by Taylor Briggs (He/Him, GSBA Scholarship Program Manager
| Aug 11, 2020
This past weekend, the GSBA Scholarship Fund gathered virtually for a re-imagined version of our annual Leadership Immersion Weekend. While we were all disappointed that we couldn't get together in person, connecting virtually still served the important purpose of reminding scholars that they are not alone during these incredibly trying times.
This weekend’s workshop explored one of the most frequently asked questions that we receive from scholars:
How do I show up as my authentic self and stay true to my values, while working within inherently oppressive systems without getting burnt out?
To receive this question time and time again is a painful reminder that our next generation of leaders are still entering institutions that don't always value their unique and brilliant identities and experiences as LGBTQ people, people of color, and people with disabilities. It's a reminder that even after 30 years of investing in LGBTQ and allied scholars, we still have a lot of work to do to amplify diverse voices speaking out against inequitable systems – because these systems are still alive and well.
While painful, hearing this question from our scholars is also inspiring. It's inspiring to see their passion to change our current reality and create a society that values us all. Beyond their passion, this question also illustrates their thoughtfulness and strategic thinking. Our scholars are in this work for the long-haul and know that if any change is going to come, we need to take care of ourselves and take care of each other.
To help our scholars explore this question, we could think of no better group of people than our GSBA scholar alumni. Thirteen former GSBA Scholars (as well as one GSBA Board Member and two GSBA Business Members) stepped up to lead our eight breakout rooms. Scholars were broken up into groups based on their academic and career interests: Arts, Business & Communications, Education, Healthcare & STEM Research, Law & Public Policy, Mental Health & Social Services, Technology, and Trades. The hope was that these former GSBA Scholars and community members could lead honest conversations about what it has been like for them to work in each of these fields and give advice to the our current cohort.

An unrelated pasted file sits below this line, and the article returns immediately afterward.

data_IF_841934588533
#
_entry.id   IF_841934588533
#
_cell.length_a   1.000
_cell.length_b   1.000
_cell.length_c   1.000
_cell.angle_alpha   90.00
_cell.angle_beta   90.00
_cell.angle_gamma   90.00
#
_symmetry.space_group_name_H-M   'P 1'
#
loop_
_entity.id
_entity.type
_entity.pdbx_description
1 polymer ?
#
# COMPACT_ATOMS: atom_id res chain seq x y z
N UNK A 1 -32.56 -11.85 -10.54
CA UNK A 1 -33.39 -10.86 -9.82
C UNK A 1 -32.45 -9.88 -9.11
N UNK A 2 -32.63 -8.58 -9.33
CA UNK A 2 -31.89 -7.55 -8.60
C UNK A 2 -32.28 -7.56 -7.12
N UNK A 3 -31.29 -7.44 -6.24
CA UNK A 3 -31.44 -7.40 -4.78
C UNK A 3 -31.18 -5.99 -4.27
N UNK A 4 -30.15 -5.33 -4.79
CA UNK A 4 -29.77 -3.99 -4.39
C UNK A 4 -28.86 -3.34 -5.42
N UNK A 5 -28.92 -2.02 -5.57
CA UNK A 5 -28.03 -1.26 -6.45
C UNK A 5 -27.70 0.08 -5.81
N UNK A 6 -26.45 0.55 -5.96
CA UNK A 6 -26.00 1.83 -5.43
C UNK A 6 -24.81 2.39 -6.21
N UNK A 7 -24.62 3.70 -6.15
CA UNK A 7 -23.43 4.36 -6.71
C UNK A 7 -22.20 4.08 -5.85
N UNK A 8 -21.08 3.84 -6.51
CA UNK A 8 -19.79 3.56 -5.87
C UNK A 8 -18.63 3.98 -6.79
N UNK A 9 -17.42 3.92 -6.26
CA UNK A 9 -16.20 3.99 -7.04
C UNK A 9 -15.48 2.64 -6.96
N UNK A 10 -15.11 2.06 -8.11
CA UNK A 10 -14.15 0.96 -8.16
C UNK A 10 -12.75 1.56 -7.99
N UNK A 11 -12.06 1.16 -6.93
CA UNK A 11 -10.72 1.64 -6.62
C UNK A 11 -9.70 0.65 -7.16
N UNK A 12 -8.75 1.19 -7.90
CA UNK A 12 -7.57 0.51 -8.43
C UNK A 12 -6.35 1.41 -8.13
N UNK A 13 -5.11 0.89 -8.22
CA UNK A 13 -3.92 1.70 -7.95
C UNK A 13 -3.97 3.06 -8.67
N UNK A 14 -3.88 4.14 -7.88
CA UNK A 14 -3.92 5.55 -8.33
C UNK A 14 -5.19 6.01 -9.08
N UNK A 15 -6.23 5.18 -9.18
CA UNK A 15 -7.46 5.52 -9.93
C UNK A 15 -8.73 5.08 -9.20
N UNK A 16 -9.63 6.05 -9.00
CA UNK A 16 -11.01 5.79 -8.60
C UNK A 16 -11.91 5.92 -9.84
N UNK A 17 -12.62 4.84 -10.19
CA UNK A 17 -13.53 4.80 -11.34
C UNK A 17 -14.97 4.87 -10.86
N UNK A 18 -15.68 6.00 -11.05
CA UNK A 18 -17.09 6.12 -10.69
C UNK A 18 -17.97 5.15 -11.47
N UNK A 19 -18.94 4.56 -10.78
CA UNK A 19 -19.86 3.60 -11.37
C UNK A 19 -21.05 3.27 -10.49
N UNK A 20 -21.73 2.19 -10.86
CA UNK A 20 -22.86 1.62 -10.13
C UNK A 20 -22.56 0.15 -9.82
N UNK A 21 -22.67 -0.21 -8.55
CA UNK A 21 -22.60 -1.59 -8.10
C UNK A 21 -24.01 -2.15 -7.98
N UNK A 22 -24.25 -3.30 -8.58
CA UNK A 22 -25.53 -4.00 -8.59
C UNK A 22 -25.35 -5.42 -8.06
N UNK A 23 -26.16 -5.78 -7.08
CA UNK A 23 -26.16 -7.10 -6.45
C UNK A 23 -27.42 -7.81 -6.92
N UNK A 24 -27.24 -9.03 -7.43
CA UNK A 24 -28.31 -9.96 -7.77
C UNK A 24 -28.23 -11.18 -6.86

After attending this workshop, scholars shared:
- Such a great experience! Not only incredibly inspirational hearing from peers and leaders in our community, but more community building – in seeing more queer-identifying folks being successful and staying true to themselves.
- I learned that a lot of the same questions and worries that I have about my career are shared with others in my field- I'm not alone!
- I learned about my own unlocked perseverance, resilience, and the validity of my experiences from hearing folks share theirs and how that led them to where they are today. Reminder that imposter syndrome is real, but shouldn't keep us down.
- This workshop was impactful because the facilitators are young and out and queer and doing badass work so it was very inspiring!
- I think I gained more insights on the importance of community and allies within advocacy, helping me become a leader who views a need for others as a strength rather than a weakness.
- It was extremely refreshing to have facilitators that have experience in industry. It was very easy to relate over our shared experiences that are unique as trade workers. While a lot of information and advice can be universal to all disciplines, I feel that there are some things that are very unique to the experience of being in the trades that I would not have been able to discuss otherwise. They were both very knowledgeable individuals that I felt I could be myself around and I will be reaching out to them to keep in contact.
As our workshop wrapped up, it was great to see scholars sharing their LinkedIn profiles and contact information with one another and asking when we could get together again. While GSBA Scholarship Fund workshops at their core are meant to create space for leadership development, they also serve the important purpose of connecting these incredible leaders with one another to build a community of support. We at GSBA could not be more excited to see the collective positive impact that this group of scholars continue to make.
Special thank you to our breakout room facilitators: Elliat Graney-Saucke (2004 GSBA Scholar), Landyn Pan (2014-2016 GSBA Scholar), Kyle Rapiñan (2008-2011 & 2014 GSBA Scholar), Jamie Keene (2012 GSBA Scholar), Brianna Bragg (2008 & 2010 GSBA Scholar), Julian Chavez-Gamez (2012 & 2013 GSBA Scholar), Nathan Hoston (2009 GSBA Scholar), Freddy Mora (2009 & 2010 GSBA Scholar), Tanner Vea (2003 & 2004 GSBA Scholar), Anthony Yun (2012-2014 GSBA Scholar), Lisa Eytel (2011 GSBA Scholar), Nyka Osteen (2013 & 2014 GSBA Scholar), Alik Brundrett (2014 & 2015 GSBA Scholar), Eve Gourley (GSBA Board Member & Product Owner, Slalom Consulting), Eli Allison (Owner, Repair Revolution), and Morgan Mentzer (Co-founder, Lavender Rights Project).